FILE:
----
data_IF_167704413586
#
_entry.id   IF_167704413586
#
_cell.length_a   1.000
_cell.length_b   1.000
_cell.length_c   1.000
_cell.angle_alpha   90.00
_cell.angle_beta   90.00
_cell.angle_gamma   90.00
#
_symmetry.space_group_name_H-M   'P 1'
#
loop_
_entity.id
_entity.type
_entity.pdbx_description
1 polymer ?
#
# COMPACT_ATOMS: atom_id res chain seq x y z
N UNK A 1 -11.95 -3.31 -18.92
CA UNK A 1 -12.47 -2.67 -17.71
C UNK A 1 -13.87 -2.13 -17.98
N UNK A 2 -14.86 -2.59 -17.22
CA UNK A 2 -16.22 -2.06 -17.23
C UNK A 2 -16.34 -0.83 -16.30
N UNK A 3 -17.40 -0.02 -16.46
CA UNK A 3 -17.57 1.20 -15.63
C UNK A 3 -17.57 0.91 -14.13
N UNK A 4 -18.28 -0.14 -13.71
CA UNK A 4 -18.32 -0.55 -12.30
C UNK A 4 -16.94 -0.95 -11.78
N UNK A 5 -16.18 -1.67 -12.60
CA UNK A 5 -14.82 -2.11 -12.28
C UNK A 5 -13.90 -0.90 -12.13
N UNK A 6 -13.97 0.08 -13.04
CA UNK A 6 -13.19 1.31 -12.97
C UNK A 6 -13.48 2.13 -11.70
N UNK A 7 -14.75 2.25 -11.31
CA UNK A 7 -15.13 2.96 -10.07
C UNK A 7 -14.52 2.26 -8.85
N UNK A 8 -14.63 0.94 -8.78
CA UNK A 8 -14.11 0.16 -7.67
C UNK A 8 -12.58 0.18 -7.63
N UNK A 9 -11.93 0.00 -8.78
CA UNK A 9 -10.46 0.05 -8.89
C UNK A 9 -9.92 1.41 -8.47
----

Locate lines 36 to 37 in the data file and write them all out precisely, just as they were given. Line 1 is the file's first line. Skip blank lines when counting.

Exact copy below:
N UNK A 6 -13.97 0.08 -13.04
CA UNK A 6 -13.19 1.31 -12.97